- Steven Gale (1996). Encyclopedia of British Humorists: Geoffrey Chaucer to John Cleese. Taylor & Francis. p. 155. ISBN 0-8240-5990-5.
- Johnson, Kim Howard (1999). The First 200 Years of Monty Python. St Martin's. pp. 200. ISBN 9780312033095.
- Ben Brantley (18 March 2005). "A Quest Beyond the Grail". The New York Times. Retrieved 3 May 2008.
- Eric Idle (2005). The Greedy Bastard Diary: A Comic Tour of America. New York: HarperEntertainment. p. 312. ISBN 0-06-075864-3.
"Will there be a Killer Rabbit?" "Yes." "Then I'm coming," he said, and went off gleefully shouting, "Ni!" Mike Nichols looked shocked. And impressed.
- Chapman, Graham; Jones, Terry (1977). Monty Python and the Holy Grail (BOOK) / Monty Python's second film: a first draft. London: Methuen. p. 78. ISBN 0458929700.
- Derek Albert Pearsall; Derek Pearsall (2003). Arthurian Romance: A Short Introduction. Malden, MA: Blackwell Pub. p. 150. ISBN 0-631-23320-2.
- Brian Kaylor (2007). For God's Sake Shut Up!: Lessons for Christians on How to Speak. Macon, Ga.: Smyth & Helwys Pub. p. 22. ISBN 978-1-57312-485-0.
- Darl Larsen; William Proctor Williams (2003). Monty Python, Shakespeare and English Renaissance Drama. Jefferson, NC: McFarland. p. 69. ISBN 0-7864-1504-5.
- John Cleese, Graham Chapman, Terry Gilliam, Eric Idle, Terry Jones and Michael Palin, Monty Python and the Holy Grail: The Screenplay, page 76, Methuen, 2003 (UK) ISBN 0-413-77394-9
- "Panoramio – Photo of Tomnadashan mine". panoramio.com. Archived from the original on 22 June 2017. Retrieved 29 October 2017.
- Charles Lavery (20 August 2000). "Monty Python & The Holey Grail". Sunday Mail. p. 29.
- "Python's Killer Rabbit Search is a Holy Farce", Alastair Dalton, Scotland on Sunday, 20 August 2000, Pg. 3
- Gilliam, Terry; Jones, Terry (2001). Monty Python and the Holy Grail commentary (DVD). Columbia Tristar.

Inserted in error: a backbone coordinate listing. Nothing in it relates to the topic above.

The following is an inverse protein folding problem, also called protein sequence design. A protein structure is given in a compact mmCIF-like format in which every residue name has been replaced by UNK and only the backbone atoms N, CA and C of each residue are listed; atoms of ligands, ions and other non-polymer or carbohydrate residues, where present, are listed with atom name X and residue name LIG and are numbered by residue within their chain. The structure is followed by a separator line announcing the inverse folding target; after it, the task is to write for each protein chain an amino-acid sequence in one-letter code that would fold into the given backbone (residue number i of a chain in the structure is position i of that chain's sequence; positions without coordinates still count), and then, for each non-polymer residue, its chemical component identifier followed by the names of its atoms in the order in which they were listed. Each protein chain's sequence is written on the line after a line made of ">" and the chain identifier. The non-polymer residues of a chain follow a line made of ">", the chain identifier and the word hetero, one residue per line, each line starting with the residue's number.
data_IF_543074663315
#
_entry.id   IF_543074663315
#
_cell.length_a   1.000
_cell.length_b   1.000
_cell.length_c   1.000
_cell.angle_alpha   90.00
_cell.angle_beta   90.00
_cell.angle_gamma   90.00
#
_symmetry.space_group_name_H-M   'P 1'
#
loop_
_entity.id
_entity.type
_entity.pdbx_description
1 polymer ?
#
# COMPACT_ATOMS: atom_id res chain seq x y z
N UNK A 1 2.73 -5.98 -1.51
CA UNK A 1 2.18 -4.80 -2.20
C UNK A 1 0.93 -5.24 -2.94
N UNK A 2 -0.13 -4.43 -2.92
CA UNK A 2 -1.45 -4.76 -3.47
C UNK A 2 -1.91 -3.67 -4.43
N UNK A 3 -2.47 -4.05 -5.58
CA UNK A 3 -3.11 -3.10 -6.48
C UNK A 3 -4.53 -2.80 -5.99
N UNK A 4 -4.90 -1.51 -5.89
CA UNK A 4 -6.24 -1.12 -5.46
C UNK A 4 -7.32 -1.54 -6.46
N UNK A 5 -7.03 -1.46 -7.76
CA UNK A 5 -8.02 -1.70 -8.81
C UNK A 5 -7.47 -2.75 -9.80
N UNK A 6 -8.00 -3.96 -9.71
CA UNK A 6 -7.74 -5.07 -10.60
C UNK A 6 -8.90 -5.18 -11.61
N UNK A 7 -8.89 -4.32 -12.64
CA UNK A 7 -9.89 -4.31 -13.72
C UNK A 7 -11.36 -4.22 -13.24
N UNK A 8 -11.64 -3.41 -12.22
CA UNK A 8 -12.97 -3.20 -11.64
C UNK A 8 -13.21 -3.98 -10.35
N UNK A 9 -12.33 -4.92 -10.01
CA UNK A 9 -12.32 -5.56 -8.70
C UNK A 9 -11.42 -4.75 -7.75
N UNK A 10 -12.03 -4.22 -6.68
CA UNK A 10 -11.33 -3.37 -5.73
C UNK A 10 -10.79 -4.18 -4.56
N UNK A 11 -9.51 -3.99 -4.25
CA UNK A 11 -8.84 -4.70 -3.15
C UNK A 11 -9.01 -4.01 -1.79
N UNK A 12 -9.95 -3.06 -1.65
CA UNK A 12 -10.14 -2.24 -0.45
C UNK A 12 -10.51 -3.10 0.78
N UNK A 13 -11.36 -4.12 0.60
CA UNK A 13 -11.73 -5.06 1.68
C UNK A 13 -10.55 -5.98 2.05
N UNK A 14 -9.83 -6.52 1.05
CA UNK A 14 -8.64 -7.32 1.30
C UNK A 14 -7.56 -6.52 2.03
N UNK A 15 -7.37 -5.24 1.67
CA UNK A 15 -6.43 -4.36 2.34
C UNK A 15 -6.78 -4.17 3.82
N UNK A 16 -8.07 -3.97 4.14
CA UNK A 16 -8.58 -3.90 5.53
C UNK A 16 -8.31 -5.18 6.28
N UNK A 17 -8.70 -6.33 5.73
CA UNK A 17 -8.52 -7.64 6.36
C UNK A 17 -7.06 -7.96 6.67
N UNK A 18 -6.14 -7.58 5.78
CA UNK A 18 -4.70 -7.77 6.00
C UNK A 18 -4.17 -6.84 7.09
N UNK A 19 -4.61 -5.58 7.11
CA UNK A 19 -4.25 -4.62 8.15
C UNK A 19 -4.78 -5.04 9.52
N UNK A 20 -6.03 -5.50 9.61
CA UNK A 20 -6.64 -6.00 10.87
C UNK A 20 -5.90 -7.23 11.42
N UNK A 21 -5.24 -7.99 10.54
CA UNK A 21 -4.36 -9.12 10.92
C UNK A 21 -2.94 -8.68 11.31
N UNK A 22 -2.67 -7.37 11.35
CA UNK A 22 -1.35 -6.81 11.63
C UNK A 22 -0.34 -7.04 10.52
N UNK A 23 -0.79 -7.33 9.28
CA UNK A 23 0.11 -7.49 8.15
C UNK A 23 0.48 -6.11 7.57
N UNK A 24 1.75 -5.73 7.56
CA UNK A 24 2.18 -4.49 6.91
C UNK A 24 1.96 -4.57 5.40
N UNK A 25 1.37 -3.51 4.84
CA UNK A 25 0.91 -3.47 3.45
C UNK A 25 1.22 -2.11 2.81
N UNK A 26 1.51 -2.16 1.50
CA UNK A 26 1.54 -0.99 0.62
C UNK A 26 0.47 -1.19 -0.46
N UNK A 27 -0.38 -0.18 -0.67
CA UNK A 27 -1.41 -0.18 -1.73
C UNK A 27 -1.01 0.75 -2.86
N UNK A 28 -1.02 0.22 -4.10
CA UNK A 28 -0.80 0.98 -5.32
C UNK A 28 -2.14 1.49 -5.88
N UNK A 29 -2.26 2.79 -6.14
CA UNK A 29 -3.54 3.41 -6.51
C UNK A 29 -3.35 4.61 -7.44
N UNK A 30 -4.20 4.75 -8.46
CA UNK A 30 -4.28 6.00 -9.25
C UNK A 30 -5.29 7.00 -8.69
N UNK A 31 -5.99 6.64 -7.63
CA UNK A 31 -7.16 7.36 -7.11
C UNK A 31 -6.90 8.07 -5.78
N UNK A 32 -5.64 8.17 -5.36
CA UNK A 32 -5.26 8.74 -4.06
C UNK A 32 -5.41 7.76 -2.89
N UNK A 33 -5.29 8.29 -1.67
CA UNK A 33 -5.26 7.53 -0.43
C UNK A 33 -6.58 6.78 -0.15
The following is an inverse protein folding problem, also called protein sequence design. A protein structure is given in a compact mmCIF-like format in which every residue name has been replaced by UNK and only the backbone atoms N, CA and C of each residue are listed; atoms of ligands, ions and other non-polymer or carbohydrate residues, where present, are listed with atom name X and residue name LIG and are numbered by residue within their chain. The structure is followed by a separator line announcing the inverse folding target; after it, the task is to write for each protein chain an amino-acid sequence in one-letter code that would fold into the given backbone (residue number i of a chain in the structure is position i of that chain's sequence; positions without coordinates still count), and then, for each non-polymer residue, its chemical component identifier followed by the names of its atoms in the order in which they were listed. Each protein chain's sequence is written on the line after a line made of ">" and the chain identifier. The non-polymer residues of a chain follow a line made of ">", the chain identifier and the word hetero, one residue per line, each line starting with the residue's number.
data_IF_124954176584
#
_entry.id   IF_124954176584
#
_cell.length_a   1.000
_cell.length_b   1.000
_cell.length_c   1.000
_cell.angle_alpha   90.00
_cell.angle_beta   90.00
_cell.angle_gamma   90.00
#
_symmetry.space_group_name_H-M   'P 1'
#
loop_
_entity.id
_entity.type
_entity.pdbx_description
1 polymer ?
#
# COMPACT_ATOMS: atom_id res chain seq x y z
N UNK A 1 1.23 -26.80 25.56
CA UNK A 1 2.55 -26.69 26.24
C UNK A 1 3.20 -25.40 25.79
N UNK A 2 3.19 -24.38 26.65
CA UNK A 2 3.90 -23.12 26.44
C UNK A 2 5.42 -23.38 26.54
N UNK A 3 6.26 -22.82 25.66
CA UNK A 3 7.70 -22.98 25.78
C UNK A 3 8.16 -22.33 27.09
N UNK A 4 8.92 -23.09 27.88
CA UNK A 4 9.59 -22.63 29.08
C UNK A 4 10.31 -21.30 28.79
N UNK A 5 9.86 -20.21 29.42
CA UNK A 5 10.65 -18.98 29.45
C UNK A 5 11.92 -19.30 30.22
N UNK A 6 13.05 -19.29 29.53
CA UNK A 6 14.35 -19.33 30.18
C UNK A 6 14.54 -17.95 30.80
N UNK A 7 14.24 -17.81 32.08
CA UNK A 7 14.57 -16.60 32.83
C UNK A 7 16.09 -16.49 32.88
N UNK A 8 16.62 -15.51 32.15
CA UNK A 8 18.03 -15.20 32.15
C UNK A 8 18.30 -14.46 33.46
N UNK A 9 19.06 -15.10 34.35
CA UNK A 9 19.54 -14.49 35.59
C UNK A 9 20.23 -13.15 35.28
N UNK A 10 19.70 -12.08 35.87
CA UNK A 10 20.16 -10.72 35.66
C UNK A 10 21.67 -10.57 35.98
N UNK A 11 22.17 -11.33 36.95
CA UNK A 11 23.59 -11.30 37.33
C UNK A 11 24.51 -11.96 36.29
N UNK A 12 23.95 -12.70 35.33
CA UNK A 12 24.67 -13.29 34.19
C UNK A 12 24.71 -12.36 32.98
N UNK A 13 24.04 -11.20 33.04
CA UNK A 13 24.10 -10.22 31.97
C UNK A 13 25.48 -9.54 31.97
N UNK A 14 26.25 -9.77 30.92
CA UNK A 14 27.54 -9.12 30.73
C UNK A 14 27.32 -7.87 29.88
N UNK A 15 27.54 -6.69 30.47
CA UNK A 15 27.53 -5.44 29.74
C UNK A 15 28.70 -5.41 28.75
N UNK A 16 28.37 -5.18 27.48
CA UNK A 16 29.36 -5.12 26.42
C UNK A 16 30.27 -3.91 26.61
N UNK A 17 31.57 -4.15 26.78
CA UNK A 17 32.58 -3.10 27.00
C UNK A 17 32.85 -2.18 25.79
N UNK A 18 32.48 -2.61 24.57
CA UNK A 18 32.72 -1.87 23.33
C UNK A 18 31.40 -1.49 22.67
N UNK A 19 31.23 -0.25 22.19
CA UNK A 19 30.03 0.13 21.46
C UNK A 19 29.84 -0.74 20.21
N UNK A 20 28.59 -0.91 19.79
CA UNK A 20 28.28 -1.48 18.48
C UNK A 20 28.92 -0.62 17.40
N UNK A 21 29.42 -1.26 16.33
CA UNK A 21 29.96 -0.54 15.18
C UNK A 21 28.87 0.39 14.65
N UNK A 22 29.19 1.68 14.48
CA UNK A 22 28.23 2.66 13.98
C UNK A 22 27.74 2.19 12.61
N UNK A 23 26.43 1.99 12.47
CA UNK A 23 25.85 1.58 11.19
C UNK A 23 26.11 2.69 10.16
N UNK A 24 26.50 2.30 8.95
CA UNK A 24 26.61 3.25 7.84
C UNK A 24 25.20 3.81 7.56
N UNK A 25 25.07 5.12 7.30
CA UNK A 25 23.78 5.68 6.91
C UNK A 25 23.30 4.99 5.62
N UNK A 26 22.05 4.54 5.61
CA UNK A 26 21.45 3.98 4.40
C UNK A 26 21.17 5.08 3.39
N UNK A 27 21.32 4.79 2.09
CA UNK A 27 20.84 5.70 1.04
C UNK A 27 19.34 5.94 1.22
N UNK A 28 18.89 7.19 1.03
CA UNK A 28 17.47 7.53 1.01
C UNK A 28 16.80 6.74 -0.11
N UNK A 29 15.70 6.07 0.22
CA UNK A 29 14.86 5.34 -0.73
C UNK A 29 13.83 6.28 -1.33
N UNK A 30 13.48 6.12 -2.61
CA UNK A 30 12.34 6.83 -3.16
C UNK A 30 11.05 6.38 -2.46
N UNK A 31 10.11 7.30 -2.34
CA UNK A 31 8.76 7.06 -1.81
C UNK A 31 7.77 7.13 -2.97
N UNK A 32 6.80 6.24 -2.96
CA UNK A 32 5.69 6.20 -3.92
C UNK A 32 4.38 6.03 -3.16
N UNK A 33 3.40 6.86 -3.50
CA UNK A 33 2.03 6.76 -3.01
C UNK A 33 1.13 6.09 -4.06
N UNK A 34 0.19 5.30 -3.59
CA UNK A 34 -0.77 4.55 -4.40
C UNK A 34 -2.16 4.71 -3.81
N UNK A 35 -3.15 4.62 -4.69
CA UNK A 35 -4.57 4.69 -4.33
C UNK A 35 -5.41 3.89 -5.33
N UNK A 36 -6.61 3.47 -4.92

- J. R. Simpson (1996). Animal Body, Literary Corpus: The Old French "Roman de Renart". Rodopi. pp. 156–157. ISBN 90-5183-976-6.
- Le Roman de Renart, Ernest Martin, ed., vol. 2, Strasbourg: Trubner, 1887, p. 199
- Alan Parker; Mick O'Shea (2006). And Now for Something Completely Digital. New York: Disinformation. p. 66. ISBN 1-932857-31-1.
- "Killer Rabbit with Big Pointy Teeth". Toy Mania. Retrieved 4 May 2008.
- Lisa Traiger (9 June 2006). "Killer Bunnies and Comedy in King Arthur's Court". Washington Post.
- Mark Zaslove (November 2007). "Toy Sleuth: It's a Big, Big World Minis and Scary Staplers Fight for the Spotlight". Toy Directory.
- Blum, Matt (22 September 2008). "The 10 Geekiest Plush Toys Money Can Buy". Wired.
- Cheal, David (5 October 2006). "Top five movie bunnies". The Daily Telegraph. London. Retrieved 22 May 2010.
- Alba (24 March 2008). "The Diary". The Scotsman.
- William W. Betteridge; James F. Niss; Michael T. Pledge (1975). "Competition in Regulated Industries: Essays on Economic Issues". Center for Business and Economic Research, Western Illinois University. Cite journal requires
- Holger Breithaupt (2003). "Fierce creatures". EMBO Reports. 4 (10): 921–924. doi:10.1038/sj.embor.embor949. PMC 1326407. PMID 14528257.
- R Simpson (September 1996). "Neither clear nor present: The social construction of safety and danger". Sociological Forum. Springer. 11 (3): 549–562. doi:10.1007/BF02408392.
- Edward D. Berkowitz (2006). Something Happened: A Political and Cultural Overview of the Seventies. New York: Columbia Univ. Press. p. 115. ISBN 0-231-12494-5.
- @montypython (9 July 2015). "Has anyone ever asked Siri what's it's favourite animal is?!#killerrabbit #MontyPython" (Tweet). Retrieved 13 July 2017 – via Twitter.
- "These Are The Five Most Disturbing Responses Siri Has To Certain Questions". Sick Chirpse. 24 January 2017. Retrieved 13 July 2017.
- Charlton, S. Coleman; Short, Lee O.; et al. (1985). Creatures & Treasures. Charlottesville VA, USA: Iron Crown Enterprises. p. 30. ISBN 0915795302.
- Minecraft For Dummies. John Wiley & Sons. 2015. p. 107.
- "Rabbit - Official Minecraft Wiki". minecraft.gamepedia.com. Gamepedia. Retrieved 18 March 2019.
- "Rabbit (Prifddinas)". oldschool.runescape.wiki. Weird Gloop. Retrieved 19 August 2019.[user-generated source]
- Media, Ryan Daws | 7th October 2019 | TechForge (7 October 2019). "Tesla will allow users to customise their vehicle's horn and motor sounds". Internet of Things News. Retrieved 28 June 2020.